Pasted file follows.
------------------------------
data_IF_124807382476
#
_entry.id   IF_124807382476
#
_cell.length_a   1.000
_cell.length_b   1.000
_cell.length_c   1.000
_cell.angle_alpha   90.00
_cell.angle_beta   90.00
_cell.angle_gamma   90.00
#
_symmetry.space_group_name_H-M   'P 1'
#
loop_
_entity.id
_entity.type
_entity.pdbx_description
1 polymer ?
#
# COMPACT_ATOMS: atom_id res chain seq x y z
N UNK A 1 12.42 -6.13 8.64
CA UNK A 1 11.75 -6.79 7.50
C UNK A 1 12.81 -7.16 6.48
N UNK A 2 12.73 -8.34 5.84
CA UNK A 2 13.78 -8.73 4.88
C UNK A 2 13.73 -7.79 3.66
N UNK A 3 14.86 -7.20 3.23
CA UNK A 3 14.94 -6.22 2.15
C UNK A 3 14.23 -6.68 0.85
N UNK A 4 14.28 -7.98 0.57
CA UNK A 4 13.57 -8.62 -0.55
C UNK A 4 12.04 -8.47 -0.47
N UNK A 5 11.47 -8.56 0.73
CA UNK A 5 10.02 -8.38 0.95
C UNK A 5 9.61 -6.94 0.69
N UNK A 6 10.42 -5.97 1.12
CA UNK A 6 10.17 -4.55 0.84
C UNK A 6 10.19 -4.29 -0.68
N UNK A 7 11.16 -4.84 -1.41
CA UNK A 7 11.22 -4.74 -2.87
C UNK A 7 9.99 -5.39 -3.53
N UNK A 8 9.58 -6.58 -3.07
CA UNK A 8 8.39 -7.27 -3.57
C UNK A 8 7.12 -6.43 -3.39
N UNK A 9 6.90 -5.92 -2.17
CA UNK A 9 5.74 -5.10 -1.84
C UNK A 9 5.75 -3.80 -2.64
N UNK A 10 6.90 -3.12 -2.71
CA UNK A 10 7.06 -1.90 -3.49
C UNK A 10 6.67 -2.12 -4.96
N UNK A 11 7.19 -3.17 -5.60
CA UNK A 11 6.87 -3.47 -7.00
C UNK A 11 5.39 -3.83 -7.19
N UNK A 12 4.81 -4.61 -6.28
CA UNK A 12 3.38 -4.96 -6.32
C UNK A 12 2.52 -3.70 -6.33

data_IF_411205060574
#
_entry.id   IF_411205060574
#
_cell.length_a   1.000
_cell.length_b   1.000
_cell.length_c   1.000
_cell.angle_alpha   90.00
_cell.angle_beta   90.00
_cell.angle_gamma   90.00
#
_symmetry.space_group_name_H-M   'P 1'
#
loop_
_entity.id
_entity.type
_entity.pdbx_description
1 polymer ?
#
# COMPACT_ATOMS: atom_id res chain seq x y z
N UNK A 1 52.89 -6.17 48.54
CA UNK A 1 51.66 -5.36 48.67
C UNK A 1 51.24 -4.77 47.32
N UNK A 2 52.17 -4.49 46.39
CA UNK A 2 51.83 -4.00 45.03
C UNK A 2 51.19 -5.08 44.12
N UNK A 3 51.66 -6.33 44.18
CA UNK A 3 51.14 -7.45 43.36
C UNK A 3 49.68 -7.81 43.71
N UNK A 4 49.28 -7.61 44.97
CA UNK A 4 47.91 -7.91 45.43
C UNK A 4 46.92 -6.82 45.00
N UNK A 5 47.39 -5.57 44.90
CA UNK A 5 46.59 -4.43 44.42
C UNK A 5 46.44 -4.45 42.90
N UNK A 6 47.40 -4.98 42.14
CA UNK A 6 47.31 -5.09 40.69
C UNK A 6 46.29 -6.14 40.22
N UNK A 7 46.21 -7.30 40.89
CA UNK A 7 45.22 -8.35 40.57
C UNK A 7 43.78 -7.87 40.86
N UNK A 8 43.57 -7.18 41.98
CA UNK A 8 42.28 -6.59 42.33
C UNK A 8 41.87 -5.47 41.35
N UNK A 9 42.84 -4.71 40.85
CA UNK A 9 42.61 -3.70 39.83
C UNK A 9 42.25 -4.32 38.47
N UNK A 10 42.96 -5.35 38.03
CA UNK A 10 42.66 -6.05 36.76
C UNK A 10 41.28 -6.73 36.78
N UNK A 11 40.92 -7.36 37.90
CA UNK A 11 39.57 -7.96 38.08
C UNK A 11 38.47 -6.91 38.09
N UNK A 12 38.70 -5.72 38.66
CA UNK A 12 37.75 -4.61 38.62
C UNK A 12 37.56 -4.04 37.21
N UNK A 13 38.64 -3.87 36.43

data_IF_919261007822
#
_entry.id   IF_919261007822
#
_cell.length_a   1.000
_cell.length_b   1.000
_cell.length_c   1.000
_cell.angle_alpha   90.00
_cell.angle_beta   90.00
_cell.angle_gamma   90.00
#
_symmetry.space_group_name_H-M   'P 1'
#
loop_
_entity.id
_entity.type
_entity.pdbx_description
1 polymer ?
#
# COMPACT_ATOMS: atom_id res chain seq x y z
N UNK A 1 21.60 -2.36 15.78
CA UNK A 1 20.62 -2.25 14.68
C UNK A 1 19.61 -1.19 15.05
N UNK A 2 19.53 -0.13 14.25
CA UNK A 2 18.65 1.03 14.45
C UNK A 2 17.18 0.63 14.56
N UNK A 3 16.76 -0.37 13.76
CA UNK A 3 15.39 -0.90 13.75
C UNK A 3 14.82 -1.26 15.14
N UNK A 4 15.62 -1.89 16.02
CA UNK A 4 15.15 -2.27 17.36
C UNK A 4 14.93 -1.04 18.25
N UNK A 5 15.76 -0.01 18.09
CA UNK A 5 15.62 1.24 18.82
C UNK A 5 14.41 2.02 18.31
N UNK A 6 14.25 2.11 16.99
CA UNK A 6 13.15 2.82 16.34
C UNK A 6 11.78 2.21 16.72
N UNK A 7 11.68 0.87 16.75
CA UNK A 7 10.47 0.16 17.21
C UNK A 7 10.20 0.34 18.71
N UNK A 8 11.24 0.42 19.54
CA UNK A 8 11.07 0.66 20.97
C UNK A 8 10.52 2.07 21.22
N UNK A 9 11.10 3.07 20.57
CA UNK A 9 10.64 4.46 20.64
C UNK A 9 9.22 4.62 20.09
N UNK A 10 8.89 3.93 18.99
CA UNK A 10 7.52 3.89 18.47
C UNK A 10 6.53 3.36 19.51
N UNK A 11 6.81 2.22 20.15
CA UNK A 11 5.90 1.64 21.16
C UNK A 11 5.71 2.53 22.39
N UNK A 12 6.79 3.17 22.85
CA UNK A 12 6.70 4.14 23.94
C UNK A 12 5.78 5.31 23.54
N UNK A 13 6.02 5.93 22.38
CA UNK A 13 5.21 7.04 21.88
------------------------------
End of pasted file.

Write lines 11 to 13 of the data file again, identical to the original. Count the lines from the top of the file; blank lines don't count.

#
_symmetry.space_group_name_H-M   'P 1'
#